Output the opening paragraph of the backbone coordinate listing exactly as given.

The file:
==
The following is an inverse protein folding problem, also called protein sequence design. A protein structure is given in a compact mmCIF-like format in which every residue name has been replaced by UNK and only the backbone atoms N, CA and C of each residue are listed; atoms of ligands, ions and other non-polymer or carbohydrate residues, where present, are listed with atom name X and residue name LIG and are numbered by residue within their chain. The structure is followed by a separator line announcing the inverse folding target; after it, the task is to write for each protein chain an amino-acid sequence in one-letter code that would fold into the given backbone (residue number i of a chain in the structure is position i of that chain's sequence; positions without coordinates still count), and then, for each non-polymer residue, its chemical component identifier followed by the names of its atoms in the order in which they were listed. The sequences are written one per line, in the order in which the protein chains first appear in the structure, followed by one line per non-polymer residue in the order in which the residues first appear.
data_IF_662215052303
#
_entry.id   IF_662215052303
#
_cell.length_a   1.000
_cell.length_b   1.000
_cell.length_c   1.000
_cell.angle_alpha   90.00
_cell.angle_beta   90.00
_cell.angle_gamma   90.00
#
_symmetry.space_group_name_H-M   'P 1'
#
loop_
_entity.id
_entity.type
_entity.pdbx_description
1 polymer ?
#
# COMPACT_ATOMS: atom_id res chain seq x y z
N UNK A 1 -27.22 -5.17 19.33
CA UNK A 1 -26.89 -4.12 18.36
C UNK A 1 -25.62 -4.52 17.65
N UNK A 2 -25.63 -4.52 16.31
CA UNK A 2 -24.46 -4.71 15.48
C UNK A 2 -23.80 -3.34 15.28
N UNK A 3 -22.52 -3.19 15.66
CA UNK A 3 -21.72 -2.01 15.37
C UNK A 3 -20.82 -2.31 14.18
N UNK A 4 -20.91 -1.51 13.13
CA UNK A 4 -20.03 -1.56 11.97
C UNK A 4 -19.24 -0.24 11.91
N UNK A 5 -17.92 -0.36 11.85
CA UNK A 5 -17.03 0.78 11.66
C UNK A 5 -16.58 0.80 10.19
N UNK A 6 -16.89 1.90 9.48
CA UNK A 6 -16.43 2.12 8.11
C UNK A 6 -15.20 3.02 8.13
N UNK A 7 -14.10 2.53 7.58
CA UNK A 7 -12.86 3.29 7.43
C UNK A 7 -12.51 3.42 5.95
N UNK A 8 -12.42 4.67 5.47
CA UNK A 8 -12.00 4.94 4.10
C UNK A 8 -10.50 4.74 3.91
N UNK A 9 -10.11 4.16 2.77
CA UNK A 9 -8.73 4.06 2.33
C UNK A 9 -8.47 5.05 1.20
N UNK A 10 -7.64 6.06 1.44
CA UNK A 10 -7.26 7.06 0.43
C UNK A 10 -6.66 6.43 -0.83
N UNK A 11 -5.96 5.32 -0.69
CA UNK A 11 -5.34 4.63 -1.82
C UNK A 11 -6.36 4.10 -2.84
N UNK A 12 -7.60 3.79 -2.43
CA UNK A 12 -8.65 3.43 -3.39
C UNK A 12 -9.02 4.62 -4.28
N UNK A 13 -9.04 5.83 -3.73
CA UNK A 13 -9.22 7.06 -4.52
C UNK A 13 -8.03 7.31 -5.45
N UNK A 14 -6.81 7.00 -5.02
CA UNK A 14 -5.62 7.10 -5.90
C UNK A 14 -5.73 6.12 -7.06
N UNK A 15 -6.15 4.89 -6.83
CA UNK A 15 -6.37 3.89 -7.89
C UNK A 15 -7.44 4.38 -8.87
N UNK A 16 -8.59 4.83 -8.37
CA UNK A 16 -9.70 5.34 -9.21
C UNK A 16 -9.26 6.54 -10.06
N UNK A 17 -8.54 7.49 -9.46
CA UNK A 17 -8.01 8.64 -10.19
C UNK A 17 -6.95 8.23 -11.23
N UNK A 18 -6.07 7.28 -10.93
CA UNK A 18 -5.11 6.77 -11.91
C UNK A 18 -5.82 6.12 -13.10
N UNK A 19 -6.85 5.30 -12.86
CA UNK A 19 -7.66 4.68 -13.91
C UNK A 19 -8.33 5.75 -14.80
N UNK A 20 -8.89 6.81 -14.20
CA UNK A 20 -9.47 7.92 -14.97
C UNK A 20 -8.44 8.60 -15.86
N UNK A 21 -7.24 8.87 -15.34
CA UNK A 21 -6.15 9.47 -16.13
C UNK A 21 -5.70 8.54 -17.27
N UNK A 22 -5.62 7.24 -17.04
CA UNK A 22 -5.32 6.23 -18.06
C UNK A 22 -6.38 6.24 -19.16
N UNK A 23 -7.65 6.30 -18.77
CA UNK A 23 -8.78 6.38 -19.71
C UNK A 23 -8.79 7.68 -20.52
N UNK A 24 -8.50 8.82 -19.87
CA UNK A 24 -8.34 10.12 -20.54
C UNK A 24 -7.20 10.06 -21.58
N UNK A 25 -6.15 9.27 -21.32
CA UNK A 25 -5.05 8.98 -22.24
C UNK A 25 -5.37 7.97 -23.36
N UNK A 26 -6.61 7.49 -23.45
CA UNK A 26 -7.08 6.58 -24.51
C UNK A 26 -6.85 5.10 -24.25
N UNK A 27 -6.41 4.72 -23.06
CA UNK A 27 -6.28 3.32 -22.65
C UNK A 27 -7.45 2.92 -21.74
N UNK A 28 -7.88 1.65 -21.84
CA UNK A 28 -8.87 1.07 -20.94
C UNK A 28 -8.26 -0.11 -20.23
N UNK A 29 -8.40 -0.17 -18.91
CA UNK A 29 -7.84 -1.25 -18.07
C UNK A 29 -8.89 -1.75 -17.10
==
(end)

The following is an inverse protein folding problem, also called protein sequence design. A protein structure is given in a compact mmCIF-like format in which every residue name has been replaced by UNK and only the backbone atoms N, CA and C of each residue are listed; atoms of ligands, ions and other non-polymer or carbohydrate residues, where present, are listed with atom name X and residue name LIG and are numbered by residue within their chain. The structure is followed by a separator line announcing the inverse folding target; after it, the task is to write for each protein chain an amino-acid sequence in one-letter code that would fold into the given backbone (residue number i of a chain in the structure is position i of that chain's sequence; positions without coordinates still count), and then, for each non-polymer residue, its chemical component identifier followed by the names of its atoms in the order in which they were listed. The sequences are written one per line, in the order in which the protein chains first appear in the structure, followed by one line per non-polymer residue in the order in which the residues first appear.